Tips for a Productive Day at Seminary

• January 10, 2009 • Comments (4)

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Of all the subject areas we address here at SSG, one I’m really passionate about is time management. Here’s a baker’s dozen of my favorite tips for daily productivity.

  1. Get up early. Sleeping in is fun, but should be an occasional treat.  Jesus’ example of early rising is worthy of imitation.  (Trouble getting up early?)
  2. Eat breakfast.  Kick start the metabolism.  Cereal and fruit is easy and nutritious.
  3. Spend time with God first. Have your quiet time first.  Get your spirit in a place of peace and adoration before you tackle the day.
  4. Plan your day. Grab your calendar, and look through what’s on tap for the day: classes, work schedule, appointments, etc.  Don’t forget about long term project that you need to be working on.  Read ahead for classes if you can.
  5. Make a quick to-do list of things you want to get done that day.
  6. Prioritize. Choose two or three items that are the most important for you to get done that day.  No more than three!!
  7. Hit it early. Try to accomplish your most important task by 11:00am.
  8. Utilize down time. If you have a spare ten minutes in your day, go to your list, and find items that will take 2 minutes or less to do, and plow through a few.  (Pay bills online, make a phone call, return an email, etc.)
  9. Make time for relationships. Life is not fundamentally about tasks; it’s about relationships.  One of the reasons we want to organize our days productively is so we can dispatch tasks and have time for relationships.  Whether it’s coffee or phone call with a friend, a walk with your wife, or playing with your kids, a productive day includes relationship time.  Don’t let the urgent crowd out the important!
  10. Beware of time wasters.
  11. Set yourself up for success tomorrow morning. Set up the coffee maker, make your lunch, set out clothes, tidy up a bit… a few minutes of prep tonight can make for a smooth launch in the morning.
  12. Wind down. Leave some time to wind down at the end of the day-with a book, your spouse, or in prayer.
  13. Go to bed. “He gives sleep to those He loves.”  Avoid the lure of screen time (TV or computer), which can keep you up too late and rob you of needed sleep.  Be done with all that early in the evening, and get to bed on time, if not early.

What’s your favorite daily time management hack?

Category: Time Management

About the Author

Mark Warnock is the founder and General Editor of Seminary Survival Guide.com. He serves as Associate Pastor of First Baptist Church of Columbia, Illinois, and is a Ph.D student in Christian Philosophy at Southern Baptist Theological Seminary. He is working with Ed Eubanks on a book on how to survive seminary.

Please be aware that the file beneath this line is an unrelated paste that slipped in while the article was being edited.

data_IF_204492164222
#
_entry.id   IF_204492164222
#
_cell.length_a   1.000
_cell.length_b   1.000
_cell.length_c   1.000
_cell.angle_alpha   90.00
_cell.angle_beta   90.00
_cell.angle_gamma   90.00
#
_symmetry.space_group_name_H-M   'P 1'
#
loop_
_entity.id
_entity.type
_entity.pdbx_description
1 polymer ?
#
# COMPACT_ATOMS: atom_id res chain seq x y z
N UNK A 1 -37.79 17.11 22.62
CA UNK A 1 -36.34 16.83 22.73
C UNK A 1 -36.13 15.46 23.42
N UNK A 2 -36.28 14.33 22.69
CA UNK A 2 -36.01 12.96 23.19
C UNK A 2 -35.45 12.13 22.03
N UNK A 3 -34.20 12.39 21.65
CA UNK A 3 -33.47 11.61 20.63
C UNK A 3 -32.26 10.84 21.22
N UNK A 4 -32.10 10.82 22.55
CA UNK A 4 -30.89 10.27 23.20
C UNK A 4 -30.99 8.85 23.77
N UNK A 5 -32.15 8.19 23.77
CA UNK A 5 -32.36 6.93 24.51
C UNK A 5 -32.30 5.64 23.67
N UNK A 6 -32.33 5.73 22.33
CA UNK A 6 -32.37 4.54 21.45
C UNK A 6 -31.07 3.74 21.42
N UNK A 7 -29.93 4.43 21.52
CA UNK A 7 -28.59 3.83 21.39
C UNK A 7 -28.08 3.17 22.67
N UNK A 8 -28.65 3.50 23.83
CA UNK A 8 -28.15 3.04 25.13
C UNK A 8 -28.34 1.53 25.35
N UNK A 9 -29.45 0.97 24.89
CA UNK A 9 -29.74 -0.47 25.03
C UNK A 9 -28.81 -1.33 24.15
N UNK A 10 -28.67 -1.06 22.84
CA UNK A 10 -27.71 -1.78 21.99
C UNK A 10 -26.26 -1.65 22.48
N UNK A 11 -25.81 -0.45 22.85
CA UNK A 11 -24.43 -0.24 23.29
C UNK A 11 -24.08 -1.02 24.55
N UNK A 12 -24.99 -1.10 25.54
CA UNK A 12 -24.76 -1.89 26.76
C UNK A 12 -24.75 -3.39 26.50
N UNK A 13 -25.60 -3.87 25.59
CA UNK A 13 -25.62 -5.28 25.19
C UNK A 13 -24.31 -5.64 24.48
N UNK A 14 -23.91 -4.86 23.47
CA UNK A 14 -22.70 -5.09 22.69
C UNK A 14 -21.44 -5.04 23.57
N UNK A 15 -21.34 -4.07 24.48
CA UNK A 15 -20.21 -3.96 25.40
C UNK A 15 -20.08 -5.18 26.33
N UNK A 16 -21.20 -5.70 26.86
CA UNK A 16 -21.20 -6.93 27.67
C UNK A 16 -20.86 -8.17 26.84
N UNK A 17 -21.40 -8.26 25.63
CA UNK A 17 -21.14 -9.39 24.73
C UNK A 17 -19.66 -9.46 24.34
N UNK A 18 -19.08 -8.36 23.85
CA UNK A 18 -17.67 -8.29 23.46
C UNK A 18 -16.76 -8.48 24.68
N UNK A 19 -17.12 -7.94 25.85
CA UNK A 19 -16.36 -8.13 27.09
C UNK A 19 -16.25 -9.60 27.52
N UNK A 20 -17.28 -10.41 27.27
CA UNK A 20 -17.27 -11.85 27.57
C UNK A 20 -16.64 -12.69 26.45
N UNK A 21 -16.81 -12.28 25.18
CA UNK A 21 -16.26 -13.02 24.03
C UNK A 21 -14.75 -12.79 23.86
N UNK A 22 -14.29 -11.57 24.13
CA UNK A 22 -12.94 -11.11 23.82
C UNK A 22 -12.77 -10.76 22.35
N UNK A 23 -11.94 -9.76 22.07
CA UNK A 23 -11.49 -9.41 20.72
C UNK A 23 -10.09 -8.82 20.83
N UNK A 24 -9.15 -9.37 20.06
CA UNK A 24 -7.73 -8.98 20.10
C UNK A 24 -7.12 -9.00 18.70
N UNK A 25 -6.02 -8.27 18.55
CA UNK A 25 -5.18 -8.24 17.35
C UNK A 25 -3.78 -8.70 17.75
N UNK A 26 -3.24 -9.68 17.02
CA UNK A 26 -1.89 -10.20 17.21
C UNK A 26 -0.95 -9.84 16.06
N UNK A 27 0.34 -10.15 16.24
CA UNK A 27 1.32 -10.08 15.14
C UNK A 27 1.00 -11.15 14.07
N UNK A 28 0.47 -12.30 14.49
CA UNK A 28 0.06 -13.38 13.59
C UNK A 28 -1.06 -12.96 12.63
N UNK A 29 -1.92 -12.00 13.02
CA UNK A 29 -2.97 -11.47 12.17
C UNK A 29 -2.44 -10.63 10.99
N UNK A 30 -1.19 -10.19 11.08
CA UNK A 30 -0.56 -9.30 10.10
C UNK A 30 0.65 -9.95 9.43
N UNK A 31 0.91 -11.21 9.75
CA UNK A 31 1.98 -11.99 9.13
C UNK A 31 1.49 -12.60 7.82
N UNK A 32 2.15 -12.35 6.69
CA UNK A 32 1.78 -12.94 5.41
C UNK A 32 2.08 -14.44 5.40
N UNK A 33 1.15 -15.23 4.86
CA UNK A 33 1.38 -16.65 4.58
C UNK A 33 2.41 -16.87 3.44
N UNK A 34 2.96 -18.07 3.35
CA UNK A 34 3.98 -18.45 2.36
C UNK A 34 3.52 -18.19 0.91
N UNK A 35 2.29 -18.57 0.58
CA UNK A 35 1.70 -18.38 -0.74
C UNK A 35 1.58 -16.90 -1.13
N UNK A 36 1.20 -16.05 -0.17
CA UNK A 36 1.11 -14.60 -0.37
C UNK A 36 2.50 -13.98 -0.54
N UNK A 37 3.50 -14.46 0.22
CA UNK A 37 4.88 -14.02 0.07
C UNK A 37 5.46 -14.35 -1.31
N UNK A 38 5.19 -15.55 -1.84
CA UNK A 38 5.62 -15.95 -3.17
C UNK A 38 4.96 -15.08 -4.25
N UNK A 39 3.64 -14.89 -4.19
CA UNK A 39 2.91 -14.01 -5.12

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Comments (4)

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  1. AndyC says:

    What! No nap time?

    This is a great list but it does require a disciplined approach. I think that is key-develop an approach and stay disciplined in working it.

  2. Mark says:

    I’m all in favor of naps. I guess I thought it would be a bit self-serving to recommend it….

  3. Jason says:

    I have found that one of the most important things is to look at the long-term. I may not have anything due this week, for example, but what about next week? If I have two things due in two weeks then chances are I’m not going to have the time to do them both next week. I need to get some of it done now.

    Breaking big tasks up into small bites is vital. I don’t sit down and read a 500 page textbook in a day. However, it’s not hard for me to make the time to read 50 pages/day for 10 days.

    I also like using my breaks to get reading done. My semester starts next week, but I’m using my lunch hours now to get ahead on my reading. I know that once I get into the grind of the semester I will have problems keeping up, so getting ahead is vital.

    This is also important because some things don’t lend themselves to getting ahead. I don’t think there is much value in getting ahead in Hebrew because I really need the class time to bring it all together. I can look over the future material and work to codify the past material, but I really need just to keep up with that as the semester goes on.

    Yes, all of this does take some discipline. I guess this is one of the reasons why I’m glad to be going to seminary in my 30s. I wasn’t quite this disciplined in my early 20s.

  4. John Lawless says:

    Plan your day, plan your day, and plan your day. As an older student in his final semester at seminary I am amazed at how the younger student puts things off. I tell the other students get one of those laminet 90 day calendars and plan your quarter. Decide right now one research paper a month. That will save you from those late nights in the library at the end of the sesmester.

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